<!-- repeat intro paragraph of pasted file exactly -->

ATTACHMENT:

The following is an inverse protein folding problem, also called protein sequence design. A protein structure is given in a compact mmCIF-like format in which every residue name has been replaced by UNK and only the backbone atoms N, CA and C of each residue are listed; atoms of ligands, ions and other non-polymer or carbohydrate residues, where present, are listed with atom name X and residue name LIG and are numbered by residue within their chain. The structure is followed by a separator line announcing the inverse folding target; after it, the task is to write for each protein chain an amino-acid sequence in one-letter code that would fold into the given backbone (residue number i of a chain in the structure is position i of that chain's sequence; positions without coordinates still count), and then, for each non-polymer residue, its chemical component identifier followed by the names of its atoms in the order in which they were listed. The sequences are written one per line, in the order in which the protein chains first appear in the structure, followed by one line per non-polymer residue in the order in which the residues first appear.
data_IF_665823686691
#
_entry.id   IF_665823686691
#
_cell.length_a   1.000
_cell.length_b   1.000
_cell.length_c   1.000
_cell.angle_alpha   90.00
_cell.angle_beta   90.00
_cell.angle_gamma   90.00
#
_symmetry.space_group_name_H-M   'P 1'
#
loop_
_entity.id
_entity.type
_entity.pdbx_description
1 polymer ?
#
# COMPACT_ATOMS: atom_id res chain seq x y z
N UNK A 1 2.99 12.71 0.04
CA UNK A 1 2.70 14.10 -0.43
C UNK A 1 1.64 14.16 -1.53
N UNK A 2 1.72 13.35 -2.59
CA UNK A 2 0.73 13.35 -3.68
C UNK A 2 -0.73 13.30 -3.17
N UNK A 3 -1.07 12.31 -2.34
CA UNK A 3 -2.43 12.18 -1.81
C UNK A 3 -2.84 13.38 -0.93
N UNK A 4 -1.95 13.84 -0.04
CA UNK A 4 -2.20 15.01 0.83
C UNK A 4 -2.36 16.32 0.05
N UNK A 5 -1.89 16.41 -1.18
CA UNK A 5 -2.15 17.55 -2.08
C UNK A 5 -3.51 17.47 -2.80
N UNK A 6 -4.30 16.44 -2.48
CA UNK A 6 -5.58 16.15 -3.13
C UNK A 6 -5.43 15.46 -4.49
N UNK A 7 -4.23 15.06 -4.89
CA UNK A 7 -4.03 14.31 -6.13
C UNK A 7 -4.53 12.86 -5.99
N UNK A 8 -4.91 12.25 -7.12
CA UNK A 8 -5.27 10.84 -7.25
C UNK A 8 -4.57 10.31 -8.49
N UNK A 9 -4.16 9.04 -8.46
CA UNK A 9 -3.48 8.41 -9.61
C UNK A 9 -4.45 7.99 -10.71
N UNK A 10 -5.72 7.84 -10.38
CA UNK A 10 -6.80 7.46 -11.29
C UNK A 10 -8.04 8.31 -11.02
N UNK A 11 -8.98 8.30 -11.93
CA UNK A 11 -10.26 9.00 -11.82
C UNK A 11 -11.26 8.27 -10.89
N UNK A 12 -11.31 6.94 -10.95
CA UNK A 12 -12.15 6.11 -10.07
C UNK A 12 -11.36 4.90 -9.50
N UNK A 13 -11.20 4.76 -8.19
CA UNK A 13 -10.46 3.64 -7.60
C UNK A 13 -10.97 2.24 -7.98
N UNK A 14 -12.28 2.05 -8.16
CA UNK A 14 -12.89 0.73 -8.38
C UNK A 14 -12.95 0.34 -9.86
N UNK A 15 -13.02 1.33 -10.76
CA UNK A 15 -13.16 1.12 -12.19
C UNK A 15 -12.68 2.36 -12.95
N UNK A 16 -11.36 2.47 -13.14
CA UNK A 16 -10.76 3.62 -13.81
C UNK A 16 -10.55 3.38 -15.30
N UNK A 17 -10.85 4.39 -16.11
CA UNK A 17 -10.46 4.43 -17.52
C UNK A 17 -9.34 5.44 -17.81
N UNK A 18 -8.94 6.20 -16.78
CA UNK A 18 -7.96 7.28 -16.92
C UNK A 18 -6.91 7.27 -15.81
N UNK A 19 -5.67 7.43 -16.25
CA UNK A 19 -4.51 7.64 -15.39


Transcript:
The following is an inverse protein folding problem, also called protein sequence design. A protein structure is given in a compact mmCIF-like format in which every residue name has been replaced by UNK and only the backbone atoms N, CA and C of each residue are listed; atoms of ligands, ions and other non-polymer or carbohydrate residues, where present, are listed with atom name X and residue name LIG and are numbered by residue within their chain. The structure is followed by a separator line announcing the inverse folding target; after it, the task is to write for each protein chain an amino-acid sequence in one-letter code that would fold into the given backbone (residue number i of a chain in the structure is position i of that chain's sequence; positions without coordinates still count), and then, for each non-polymer residue, its chemical component identifier followed by the names of its atoms in the order in which they were listed. The sequences are written one per line, in the order in which the protein chains first appear in the structure, followed by one line per non-polymer residue in the order in which the residues first appear.